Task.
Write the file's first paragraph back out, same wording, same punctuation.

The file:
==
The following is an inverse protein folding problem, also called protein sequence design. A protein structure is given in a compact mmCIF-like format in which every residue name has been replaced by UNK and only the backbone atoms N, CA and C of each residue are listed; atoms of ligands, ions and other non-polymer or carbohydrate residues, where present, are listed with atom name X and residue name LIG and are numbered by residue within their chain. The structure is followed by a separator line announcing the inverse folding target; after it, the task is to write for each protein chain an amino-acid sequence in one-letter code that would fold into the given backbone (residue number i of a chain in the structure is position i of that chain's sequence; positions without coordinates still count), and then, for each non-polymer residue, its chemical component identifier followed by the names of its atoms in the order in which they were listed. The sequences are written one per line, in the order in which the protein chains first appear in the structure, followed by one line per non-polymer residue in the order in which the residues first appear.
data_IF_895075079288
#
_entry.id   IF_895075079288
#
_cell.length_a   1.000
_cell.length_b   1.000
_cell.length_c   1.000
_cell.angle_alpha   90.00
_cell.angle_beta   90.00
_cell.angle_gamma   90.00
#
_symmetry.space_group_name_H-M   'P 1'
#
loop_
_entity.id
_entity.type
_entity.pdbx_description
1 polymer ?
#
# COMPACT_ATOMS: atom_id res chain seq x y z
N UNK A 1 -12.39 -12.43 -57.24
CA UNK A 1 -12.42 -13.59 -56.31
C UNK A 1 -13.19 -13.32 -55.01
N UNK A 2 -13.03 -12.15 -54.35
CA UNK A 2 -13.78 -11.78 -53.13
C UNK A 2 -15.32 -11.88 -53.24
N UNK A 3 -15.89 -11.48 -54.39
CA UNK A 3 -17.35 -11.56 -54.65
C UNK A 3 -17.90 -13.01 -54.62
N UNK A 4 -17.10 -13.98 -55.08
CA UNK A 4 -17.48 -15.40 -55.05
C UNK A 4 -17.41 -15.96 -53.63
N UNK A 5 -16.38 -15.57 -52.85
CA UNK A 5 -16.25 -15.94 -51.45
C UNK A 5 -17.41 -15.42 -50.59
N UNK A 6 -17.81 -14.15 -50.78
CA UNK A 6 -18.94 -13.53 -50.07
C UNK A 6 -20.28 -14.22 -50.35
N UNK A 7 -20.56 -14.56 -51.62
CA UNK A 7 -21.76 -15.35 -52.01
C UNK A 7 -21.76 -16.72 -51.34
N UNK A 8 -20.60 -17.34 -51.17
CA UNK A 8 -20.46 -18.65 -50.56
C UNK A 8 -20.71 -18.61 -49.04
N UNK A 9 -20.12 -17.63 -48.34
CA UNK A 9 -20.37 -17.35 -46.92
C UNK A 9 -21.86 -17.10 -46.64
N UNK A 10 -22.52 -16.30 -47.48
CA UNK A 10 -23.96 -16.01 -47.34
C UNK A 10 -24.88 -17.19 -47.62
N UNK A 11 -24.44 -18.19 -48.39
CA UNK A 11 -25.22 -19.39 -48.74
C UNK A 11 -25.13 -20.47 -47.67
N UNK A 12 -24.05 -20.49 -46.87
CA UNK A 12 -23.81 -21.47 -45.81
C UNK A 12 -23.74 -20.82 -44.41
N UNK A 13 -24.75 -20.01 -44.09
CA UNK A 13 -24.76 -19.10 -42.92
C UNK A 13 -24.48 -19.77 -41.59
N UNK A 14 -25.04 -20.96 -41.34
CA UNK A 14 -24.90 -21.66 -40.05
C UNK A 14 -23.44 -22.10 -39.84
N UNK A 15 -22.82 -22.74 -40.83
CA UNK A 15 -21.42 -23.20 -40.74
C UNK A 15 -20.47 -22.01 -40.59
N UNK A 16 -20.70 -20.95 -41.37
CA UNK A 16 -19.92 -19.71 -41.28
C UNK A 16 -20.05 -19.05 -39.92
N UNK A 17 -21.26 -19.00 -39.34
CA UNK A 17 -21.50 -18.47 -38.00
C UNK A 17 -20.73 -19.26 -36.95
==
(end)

The following is an inverse protein folding problem, also called protein sequence design. A protein structure is given in a compact mmCIF-like format in which every residue name has been replaced by UNK and only the backbone atoms N, CA and C of each residue are listed; atoms of ligands, ions and other non-polymer or carbohydrate residues, where present, are listed with atom name X and residue name LIG and are numbered by residue within their chain. The structure is followed by a separator line announcing the inverse folding target; after it, the task is to write for each protein chain an amino-acid sequence in one-letter code that would fold into the given backbone (residue number i of a chain in the structure is position i of that chain's sequence; positions without coordinates still count), and then, for each non-polymer residue, its chemical component identifier followed by the names of its atoms in the order in which they were listed. The sequences are written one per line, in the order in which the protein chains first appear in the structure, followed by one line per non-polymer residue in the order in which the residues first appear.